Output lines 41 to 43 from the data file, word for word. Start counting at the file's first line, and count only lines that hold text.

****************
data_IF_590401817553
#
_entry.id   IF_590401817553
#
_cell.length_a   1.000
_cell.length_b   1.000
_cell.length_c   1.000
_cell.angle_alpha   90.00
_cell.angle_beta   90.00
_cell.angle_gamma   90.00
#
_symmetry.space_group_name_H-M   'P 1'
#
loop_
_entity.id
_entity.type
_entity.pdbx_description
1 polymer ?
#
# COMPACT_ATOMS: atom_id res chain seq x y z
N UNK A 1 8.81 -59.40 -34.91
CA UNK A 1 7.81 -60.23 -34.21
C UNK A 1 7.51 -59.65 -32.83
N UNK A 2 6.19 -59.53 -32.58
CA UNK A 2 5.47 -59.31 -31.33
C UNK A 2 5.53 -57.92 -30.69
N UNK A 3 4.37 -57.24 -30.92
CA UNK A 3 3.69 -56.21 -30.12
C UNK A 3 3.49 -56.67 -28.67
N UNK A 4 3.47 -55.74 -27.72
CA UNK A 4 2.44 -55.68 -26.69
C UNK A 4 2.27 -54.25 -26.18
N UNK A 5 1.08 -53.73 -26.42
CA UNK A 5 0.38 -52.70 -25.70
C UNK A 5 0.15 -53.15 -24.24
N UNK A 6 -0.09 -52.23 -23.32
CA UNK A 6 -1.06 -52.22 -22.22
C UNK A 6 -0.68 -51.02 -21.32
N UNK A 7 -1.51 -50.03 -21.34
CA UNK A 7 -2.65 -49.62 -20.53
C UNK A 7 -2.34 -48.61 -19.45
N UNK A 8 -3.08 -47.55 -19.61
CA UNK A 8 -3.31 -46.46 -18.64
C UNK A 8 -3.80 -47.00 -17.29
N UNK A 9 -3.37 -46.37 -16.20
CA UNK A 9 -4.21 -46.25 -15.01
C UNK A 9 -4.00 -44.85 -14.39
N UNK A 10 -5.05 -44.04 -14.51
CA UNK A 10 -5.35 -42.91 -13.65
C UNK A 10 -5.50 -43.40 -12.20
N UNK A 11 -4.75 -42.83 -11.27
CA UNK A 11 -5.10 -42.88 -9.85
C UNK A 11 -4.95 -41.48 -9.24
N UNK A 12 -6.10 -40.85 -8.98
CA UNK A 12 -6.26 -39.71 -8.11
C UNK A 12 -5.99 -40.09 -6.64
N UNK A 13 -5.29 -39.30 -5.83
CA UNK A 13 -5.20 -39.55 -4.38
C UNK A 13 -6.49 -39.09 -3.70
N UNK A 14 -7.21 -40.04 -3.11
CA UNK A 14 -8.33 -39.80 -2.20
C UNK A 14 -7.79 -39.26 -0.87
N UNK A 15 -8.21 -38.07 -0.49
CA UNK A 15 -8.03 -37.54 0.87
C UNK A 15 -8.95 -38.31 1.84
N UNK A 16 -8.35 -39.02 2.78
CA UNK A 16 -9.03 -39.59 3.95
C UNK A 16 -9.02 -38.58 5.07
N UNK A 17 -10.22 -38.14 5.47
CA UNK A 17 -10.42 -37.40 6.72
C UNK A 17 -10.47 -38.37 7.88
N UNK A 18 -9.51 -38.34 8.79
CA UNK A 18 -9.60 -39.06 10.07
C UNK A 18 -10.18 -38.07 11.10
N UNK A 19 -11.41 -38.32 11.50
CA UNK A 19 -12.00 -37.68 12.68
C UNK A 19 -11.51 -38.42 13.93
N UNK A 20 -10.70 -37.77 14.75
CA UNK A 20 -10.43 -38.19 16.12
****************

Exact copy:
C UNK A 7 -2.34 -48.61 -19.45
N UNK A 8 -3.08 -47.55 -19.61
CA UNK A 8 -3.31 -46.46 -18.64